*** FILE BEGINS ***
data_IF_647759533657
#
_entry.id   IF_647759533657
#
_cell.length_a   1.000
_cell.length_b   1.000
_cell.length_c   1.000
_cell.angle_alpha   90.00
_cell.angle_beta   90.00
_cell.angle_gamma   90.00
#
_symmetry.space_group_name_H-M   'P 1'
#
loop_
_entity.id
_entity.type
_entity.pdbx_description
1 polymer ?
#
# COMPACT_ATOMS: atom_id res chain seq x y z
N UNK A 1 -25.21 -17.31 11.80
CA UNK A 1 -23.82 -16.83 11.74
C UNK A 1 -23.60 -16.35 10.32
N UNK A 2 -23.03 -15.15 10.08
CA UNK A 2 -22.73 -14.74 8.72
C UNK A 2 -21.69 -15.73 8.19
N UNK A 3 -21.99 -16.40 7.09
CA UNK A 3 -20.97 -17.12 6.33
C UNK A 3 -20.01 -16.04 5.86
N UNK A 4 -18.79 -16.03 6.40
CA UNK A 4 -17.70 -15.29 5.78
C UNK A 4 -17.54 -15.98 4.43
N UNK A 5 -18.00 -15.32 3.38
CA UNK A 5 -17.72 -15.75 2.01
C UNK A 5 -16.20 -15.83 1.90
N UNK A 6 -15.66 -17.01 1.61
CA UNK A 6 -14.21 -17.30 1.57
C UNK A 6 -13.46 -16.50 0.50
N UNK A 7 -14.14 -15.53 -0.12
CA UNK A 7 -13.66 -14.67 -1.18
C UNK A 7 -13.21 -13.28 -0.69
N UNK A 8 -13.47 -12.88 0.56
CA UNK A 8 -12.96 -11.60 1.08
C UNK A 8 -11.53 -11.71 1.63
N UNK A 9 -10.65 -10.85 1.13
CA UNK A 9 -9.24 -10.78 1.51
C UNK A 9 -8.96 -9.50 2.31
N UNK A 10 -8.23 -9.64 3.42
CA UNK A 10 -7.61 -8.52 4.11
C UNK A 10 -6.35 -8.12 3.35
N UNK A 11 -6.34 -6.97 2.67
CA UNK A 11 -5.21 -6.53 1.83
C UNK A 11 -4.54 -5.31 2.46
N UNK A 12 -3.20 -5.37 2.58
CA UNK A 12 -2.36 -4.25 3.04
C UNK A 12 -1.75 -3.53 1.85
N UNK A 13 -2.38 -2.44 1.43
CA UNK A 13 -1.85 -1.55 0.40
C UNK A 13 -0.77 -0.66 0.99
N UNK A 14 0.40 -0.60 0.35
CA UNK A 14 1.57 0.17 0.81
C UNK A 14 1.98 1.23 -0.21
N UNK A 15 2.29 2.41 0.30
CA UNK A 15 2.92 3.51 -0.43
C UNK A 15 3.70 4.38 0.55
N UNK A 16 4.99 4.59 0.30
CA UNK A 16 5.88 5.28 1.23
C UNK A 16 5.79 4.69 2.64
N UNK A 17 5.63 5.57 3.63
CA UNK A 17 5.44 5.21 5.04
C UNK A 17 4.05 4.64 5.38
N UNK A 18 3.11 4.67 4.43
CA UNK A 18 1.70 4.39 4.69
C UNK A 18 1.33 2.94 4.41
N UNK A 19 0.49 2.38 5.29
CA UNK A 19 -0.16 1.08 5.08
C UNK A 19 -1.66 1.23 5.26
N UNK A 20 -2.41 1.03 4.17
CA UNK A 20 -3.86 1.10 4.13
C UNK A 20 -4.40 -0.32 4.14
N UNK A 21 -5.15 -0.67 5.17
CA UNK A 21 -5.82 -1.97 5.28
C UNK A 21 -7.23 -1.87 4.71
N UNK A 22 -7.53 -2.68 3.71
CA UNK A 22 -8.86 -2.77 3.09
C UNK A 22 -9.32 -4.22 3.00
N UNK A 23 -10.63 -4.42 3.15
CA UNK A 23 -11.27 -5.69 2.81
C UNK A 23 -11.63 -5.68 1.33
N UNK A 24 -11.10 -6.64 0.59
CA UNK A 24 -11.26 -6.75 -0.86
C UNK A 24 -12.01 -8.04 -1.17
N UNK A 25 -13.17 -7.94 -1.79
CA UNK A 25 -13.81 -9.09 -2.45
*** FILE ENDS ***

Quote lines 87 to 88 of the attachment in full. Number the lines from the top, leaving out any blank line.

N UNK A 23 -10.63 -4.42 3.15
CA UNK A 23 -11.27 -5.69 2.81